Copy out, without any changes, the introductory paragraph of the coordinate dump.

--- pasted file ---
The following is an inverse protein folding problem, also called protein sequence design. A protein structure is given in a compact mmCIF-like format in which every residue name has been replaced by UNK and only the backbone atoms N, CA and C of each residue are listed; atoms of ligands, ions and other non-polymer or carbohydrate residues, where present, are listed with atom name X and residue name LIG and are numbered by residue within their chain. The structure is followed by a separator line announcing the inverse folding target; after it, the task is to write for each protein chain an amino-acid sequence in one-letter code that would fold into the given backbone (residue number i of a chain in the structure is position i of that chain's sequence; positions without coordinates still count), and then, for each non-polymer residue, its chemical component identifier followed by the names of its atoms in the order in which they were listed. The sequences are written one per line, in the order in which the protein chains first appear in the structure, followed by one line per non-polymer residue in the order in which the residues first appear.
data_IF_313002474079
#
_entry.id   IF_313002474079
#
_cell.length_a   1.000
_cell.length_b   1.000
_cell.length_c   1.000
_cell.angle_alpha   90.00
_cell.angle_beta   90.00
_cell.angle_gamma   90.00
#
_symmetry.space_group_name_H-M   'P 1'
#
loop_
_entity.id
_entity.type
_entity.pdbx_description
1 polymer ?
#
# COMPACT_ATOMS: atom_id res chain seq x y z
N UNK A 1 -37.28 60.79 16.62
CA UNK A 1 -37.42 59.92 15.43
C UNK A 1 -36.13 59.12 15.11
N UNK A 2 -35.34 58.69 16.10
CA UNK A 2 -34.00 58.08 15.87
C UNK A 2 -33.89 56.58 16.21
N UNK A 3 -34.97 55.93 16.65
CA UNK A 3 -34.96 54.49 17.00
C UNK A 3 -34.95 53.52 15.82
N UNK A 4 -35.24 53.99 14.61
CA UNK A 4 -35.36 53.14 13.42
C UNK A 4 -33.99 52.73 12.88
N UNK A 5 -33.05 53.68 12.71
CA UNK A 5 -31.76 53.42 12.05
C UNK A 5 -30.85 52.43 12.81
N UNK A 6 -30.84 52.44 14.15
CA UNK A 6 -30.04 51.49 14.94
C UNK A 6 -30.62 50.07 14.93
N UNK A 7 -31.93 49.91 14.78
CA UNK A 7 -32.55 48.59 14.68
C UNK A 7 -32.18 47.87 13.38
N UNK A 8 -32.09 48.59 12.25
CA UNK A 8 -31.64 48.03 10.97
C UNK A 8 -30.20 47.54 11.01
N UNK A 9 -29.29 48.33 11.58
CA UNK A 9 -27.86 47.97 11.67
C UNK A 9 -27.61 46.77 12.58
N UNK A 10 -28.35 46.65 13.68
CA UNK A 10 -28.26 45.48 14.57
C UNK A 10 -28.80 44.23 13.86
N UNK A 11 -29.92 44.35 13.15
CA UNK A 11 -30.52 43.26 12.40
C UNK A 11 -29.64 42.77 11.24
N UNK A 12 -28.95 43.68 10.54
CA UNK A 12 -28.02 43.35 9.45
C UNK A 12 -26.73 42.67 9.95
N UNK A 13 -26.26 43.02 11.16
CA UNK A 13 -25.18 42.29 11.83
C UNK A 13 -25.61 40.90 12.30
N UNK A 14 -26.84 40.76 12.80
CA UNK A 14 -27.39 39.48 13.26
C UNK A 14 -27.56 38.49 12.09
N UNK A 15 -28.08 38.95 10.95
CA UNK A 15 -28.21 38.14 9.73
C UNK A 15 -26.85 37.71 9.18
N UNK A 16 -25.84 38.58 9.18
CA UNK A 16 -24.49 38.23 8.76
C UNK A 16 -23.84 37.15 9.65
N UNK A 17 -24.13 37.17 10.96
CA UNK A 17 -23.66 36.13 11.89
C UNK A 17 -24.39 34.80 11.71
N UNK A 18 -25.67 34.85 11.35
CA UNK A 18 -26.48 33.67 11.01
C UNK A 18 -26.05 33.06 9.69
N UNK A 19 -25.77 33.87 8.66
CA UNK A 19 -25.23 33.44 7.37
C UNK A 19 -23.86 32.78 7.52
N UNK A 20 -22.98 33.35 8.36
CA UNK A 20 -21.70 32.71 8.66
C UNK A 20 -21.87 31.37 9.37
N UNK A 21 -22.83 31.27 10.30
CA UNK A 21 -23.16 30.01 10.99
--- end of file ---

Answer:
The following is an inverse protein folding problem, also called protein sequence design. A protein structure is given in a compact mmCIF-like format in which every residue name has been replaced by UNK and only the backbone atoms N, CA and C of each residue are listed; atoms of ligands, ions and other non-polymer or carbohydrate residues, where present, are listed with atom name X and residue name LIG and are numbered by residue within their chain. The structure is followed by a separator line announcing the inverse folding target; after it, the task is to write for each protein chain an amino-acid sequence in one-letter code that would fold into the given backbone (residue number i of a chain in the structure is position i of that chain's sequence; positions without coordinates still count), and then, for each non-polymer residue, its chemical component identifier followed by the names of its atoms in the order in which they were listed. The sequences are written one per line, in the order in which the protein chains first appear in the structure, followed by one line per non-polymer residue in the order in which the residues first appear.